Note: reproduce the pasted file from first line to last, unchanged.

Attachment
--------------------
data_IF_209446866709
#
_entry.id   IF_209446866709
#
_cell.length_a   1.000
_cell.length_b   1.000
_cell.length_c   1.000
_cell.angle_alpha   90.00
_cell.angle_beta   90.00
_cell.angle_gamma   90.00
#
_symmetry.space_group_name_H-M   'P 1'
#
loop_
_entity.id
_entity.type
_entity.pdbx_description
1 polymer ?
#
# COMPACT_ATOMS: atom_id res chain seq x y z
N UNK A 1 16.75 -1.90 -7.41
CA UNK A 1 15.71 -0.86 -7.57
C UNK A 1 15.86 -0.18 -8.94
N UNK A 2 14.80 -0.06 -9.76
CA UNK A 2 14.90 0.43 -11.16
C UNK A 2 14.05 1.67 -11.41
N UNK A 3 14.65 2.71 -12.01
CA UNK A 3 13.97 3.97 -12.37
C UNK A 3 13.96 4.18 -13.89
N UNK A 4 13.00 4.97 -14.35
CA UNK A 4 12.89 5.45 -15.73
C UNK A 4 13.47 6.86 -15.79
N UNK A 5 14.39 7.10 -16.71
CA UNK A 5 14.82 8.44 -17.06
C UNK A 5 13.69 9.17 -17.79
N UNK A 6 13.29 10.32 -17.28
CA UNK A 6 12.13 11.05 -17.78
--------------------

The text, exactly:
data_IF_209446866709
#
_entry.id   IF_209446866709
#
_cell.length_a   1.000
_cell.length_b   1.000
_cell.length_c   1.000
_cell.angle_alpha   90.00
_cell.angle_beta   90.00
_cell.angle_gamma   90.00
#
_symmetry.space_group_name_H-M   'P 1'
#
loop_
_entity.id
_entity.type
_entity.pdbx_description
1 polymer ?
#
# COMPACT_ATOMS: atom_id res chain seq x y z
N UNK A 1 16.75 -1.90 -7.41
CA UNK A 1 15.71 -0.86 -7.57
C UNK A 1 15.86 -0.18 -8.94
N UNK A 2 14.80 -0.06 -9.76
CA UNK A 2 14.90 0.43 -11.16
C UNK A 2 14.05 1.67 -11.41
N UNK A 3 14.65 2.71 -12.01
CA UNK A 3 13.97 3.97 -12.37
C UNK A 3 13.96 4.18 -13.89
N UNK A 4 13.00 4.97 -14.35
CA UNK A 4 12.89 5.45 -15.73
C UNK A 4 13.47 6.86 -15.79
N UNK A 5 14.39 7.10 -16.71
CA UNK A 5 14.82 8.44 -17.06
C UNK A 5 13.69 9.17 -17.79
N UNK A 6 13.29 10.32 -17.28
CA UNK A 6 12.13 11.05 -17.78